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Autocorrect gets woman a blind girl on birthday cake

Technically Incorrect: She wanted a blond girl on top of her daughter's cake. Marie Seggie sent a text to say so. Sometimes, though, autocorrect thinks it knows better.

2 min read

No one could have turned a blind eye to this. Emily Seggie/Twitter screenshot by Chris Matyszczyk/CNET

Technically Incorrect offers a slightly twisted take on the tech that's taken over our lives.

I sometimes feel that the people who design cell phones should be sent to an (auto)correctional facility.

I'm typing away and suddenly realize that I've suggested something I wouldn't dream of suggesting. And I don't even notice until I get an enervated textual slap across the chops.

I am clearly not alone. For here is the tale of a woman who texted her a request for a birthday cake.

Marie Seggie of Coatbridge, Scotland, wanted to do something nice for her daughter Laura's 21st birthday. She told the baker, a friend of hers, that she wanted a cake. Then she realized she hadn't entirely mentioned what kind of cake.

So, as the Scottish Daily Record records it, she sent the text without checking it thoroughly. She didn't realize that she hadn't exactly asked for a blond girl like her daughter to be seated on top of the cake.

She'd asked for a blind girl.

We know this because 17-year-old Emily Seggie, who can hardly have kept a straight face, posted an image of the cake on Twitter.

Emily told the Daily Record: "It was one of my mum's friends that made the cake for Laura. At the last minute, mum texted her and asked her to put a wee blonde figure on top."

Wee, for those who may not know, is Scottish for small. For those who may also not know, weeing yourself doesn't mean making yourself smaller. It means peeing in your pants. I suspect there may have been one or two people weeing themselves at the sight of the cake.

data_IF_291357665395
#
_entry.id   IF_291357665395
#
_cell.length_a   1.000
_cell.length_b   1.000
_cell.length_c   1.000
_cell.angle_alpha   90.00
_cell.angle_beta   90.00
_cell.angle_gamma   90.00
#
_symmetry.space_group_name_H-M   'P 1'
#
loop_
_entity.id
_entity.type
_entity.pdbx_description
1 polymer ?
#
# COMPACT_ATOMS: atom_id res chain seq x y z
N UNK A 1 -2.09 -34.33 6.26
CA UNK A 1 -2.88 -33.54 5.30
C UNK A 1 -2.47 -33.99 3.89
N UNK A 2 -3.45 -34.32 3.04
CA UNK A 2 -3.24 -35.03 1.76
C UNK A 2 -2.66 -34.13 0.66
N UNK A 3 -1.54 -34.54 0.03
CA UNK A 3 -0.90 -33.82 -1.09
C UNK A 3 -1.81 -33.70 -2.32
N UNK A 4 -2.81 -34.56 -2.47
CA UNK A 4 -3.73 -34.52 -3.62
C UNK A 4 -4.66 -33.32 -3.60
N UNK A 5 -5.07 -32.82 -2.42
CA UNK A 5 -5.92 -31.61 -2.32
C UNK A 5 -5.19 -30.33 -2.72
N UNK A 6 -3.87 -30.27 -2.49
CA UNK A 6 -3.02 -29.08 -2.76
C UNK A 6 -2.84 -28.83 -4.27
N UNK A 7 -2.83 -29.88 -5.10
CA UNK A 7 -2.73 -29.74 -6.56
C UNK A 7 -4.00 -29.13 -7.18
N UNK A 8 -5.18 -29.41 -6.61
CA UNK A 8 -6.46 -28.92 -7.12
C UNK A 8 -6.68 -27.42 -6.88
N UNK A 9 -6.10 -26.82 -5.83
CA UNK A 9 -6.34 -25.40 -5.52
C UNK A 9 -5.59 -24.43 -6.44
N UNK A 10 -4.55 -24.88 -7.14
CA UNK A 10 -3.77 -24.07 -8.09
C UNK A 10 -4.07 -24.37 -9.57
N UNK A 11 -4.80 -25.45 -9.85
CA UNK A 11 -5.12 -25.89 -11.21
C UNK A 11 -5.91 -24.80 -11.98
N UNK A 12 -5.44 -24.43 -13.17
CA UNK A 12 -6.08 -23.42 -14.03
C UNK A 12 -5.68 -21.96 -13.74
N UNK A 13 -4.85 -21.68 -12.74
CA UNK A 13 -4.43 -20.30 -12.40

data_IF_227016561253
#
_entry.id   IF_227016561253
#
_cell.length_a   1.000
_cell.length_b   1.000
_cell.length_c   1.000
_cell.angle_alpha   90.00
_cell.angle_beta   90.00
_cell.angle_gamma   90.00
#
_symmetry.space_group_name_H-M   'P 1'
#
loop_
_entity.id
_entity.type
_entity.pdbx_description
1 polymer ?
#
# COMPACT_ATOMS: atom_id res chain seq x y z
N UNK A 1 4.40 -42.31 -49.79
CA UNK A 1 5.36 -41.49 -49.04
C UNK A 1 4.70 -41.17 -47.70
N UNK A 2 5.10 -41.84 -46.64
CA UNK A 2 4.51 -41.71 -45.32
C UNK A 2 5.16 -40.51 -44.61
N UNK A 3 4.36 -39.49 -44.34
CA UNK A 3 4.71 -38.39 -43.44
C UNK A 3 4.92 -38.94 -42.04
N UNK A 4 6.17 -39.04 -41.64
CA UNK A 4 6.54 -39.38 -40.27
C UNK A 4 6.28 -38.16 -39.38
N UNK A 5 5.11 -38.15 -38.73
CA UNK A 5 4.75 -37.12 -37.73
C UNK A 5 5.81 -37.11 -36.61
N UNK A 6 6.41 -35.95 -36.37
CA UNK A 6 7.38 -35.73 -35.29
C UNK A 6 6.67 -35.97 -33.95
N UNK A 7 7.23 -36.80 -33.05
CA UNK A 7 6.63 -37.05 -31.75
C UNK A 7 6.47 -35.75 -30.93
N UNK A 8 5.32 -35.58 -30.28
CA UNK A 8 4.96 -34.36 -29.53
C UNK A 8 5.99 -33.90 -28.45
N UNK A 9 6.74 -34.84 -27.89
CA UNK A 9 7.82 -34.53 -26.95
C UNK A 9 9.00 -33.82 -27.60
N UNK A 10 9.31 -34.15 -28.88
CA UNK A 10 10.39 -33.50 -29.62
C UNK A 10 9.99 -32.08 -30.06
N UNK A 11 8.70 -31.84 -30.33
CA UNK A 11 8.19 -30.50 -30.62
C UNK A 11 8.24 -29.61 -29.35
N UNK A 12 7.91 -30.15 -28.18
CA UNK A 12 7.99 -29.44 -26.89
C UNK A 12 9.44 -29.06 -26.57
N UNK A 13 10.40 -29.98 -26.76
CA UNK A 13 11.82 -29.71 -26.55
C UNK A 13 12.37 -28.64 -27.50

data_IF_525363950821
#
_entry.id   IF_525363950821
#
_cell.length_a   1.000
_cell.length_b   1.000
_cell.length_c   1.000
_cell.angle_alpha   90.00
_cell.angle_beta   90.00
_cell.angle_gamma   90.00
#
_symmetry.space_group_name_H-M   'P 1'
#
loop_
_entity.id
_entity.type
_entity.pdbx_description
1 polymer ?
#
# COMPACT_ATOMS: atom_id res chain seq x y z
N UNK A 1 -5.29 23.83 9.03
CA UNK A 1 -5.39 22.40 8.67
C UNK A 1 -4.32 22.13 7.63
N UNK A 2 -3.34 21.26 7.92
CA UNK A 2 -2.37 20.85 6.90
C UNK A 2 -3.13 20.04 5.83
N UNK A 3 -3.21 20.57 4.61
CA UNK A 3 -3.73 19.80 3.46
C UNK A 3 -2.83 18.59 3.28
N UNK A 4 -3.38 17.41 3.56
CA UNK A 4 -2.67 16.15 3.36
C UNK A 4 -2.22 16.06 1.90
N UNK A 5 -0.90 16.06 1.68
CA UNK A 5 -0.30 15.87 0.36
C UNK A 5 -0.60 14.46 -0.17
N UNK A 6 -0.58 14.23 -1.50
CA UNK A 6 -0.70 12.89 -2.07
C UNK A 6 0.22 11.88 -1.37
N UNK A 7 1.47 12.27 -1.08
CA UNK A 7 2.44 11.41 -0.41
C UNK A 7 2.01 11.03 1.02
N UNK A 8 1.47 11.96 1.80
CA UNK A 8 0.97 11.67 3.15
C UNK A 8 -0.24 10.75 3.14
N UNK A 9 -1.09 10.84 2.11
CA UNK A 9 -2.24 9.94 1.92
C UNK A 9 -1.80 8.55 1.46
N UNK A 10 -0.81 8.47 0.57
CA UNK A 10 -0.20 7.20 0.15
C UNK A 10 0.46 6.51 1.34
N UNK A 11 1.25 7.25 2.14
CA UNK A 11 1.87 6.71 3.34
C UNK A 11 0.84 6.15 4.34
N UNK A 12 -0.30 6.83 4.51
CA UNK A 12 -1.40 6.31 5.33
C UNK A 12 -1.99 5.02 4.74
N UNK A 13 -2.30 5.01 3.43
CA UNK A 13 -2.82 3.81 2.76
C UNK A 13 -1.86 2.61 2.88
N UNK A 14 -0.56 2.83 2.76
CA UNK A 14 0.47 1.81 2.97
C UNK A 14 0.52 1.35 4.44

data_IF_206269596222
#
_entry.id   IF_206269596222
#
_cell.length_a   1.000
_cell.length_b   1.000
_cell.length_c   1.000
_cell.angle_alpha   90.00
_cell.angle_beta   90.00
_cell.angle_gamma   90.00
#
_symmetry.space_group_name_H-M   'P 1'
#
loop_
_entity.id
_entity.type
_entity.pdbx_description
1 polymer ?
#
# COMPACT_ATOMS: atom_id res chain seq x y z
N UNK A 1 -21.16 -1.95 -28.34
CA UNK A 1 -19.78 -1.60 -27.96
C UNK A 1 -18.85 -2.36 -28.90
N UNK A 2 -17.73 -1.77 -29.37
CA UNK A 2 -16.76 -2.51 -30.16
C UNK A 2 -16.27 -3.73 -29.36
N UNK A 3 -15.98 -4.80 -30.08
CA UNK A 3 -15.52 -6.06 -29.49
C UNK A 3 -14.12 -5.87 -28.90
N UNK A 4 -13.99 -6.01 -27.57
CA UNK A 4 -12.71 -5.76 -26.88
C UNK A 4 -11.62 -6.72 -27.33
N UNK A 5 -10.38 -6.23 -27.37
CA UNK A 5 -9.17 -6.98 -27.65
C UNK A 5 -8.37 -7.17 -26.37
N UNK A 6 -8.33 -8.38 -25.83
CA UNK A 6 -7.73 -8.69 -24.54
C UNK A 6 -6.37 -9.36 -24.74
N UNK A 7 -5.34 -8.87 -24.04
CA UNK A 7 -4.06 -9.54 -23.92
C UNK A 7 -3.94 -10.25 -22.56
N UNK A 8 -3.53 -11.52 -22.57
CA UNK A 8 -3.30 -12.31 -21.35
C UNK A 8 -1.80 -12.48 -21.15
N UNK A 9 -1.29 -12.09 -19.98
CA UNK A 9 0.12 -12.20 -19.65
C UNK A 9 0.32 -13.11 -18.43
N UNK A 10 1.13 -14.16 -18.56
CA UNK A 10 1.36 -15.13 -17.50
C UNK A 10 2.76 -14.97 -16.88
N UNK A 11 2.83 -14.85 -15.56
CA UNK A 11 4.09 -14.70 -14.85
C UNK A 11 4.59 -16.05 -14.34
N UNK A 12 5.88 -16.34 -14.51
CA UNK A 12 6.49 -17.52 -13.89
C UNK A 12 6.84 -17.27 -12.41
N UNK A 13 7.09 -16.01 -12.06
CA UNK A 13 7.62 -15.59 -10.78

The culprit was, of course, technology not humanity.

As Emily Seggie explained: "We were a bit confused why there was a blind girl on top, but then mum told us the mistake she had made with autocorrect."

Being a touch suspicious of such tales, I do wonder why the friend who baked the cake didn't ask Marie Seggie why on earth she'd want a blind girl on top of a 21-year-old's cake.

Instead, here was this dark-haired girl (yes, not even blond) complete with a white cane.

People, though, are dictated to by technology. They take it at its word. Even though it was created by some very strange sorts seated in ill-lit rooms and nourished by ill-making foodstuffs.

Still, Emily Seggie told BuzzFeed News that they left the blind girl on top of the cake because they thought it was funny.

"Hope no one is rear-ended," she added.

Wait, no. She added: "Hope no one is offended."